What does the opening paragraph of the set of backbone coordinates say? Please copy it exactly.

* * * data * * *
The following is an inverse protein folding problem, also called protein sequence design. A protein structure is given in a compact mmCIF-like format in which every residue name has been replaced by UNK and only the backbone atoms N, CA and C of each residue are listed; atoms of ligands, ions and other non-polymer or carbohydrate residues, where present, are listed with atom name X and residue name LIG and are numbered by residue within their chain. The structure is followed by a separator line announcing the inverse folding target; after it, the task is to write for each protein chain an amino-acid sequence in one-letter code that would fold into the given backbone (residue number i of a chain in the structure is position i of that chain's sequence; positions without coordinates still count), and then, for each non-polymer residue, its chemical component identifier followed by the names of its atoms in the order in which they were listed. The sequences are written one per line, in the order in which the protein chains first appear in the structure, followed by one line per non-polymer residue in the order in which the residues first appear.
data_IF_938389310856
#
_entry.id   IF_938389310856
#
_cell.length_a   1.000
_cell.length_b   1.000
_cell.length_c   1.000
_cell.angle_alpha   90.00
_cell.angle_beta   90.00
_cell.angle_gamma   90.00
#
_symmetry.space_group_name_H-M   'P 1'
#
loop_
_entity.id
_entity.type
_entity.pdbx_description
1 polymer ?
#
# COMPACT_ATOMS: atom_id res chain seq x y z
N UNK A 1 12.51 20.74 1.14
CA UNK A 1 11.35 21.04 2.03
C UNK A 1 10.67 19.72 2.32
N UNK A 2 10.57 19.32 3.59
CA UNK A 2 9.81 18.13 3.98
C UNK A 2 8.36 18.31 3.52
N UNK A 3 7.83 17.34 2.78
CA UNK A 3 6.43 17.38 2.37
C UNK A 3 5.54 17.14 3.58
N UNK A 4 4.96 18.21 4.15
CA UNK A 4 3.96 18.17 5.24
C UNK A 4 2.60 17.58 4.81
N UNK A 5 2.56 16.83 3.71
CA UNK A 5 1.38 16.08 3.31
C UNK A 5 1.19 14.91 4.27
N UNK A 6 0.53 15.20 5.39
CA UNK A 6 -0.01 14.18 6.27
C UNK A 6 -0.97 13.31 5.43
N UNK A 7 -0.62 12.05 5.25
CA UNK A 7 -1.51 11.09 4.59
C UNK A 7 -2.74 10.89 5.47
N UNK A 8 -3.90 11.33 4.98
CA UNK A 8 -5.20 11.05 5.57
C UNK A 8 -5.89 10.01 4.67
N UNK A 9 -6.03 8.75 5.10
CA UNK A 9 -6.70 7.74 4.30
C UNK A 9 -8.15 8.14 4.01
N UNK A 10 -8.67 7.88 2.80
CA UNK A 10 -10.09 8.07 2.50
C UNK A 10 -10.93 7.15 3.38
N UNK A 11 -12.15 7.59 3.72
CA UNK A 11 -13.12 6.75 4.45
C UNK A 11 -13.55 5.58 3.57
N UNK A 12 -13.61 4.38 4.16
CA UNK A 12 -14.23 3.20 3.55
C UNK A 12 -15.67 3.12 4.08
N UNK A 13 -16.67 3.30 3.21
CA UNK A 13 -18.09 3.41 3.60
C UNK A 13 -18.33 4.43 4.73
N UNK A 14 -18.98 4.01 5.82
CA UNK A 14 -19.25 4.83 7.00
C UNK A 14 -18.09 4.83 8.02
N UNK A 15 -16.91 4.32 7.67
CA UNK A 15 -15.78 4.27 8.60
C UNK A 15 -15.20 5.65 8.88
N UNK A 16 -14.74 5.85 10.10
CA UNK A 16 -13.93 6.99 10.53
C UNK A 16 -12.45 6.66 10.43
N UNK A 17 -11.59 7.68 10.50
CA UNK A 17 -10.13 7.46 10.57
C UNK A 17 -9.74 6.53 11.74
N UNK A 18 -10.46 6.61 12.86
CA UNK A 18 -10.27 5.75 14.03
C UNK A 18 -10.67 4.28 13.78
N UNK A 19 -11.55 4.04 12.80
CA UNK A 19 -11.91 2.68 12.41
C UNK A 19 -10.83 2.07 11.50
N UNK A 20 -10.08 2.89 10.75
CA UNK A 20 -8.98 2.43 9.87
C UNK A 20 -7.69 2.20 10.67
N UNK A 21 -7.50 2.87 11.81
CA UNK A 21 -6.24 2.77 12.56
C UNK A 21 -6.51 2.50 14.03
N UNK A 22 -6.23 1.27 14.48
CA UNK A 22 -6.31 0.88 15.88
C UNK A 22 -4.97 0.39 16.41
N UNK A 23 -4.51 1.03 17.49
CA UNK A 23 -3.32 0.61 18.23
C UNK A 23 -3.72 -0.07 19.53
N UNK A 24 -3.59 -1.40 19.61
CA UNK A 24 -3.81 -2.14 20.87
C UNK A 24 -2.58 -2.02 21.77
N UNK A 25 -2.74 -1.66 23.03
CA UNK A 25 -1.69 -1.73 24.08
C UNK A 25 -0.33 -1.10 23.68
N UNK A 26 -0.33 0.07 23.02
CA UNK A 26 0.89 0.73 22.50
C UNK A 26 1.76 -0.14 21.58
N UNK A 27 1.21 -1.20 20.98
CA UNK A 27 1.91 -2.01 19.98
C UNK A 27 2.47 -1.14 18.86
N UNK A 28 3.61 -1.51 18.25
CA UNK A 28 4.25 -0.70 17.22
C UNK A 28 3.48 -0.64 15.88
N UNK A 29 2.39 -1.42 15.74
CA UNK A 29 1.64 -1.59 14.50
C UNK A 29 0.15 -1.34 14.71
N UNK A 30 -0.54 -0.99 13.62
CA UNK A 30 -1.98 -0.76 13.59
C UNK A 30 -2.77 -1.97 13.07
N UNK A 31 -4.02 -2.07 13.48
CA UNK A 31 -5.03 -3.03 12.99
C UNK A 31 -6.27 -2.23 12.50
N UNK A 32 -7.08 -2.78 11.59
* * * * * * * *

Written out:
The following is an inverse protein folding problem, also called protein sequence design. A protein structure is given in a compact mmCIF-like format in which every residue name has been replaced by UNK and only the backbone atoms N, CA and C of each residue are listed; atoms of ligands, ions and other non-polymer or carbohydrate residues, where present, are listed with atom name X and residue name LIG and are numbered by residue within their chain. The structure is followed by a separator line announcing the inverse folding target; after it, the task is to write for each protein chain an amino-acid sequence in one-letter code that would fold into the given backbone (residue number i of a chain in the structure is position i of that chain's sequence; positions without coordinates still count), and then, for each non-polymer residue, its chemical component identifier followed by the names of its atoms in the order in which they were listed. The sequences are written one per line, in the order in which the protein chains first appear in the structure, followed by one line per non-polymer residue in the order in which the residues first appear.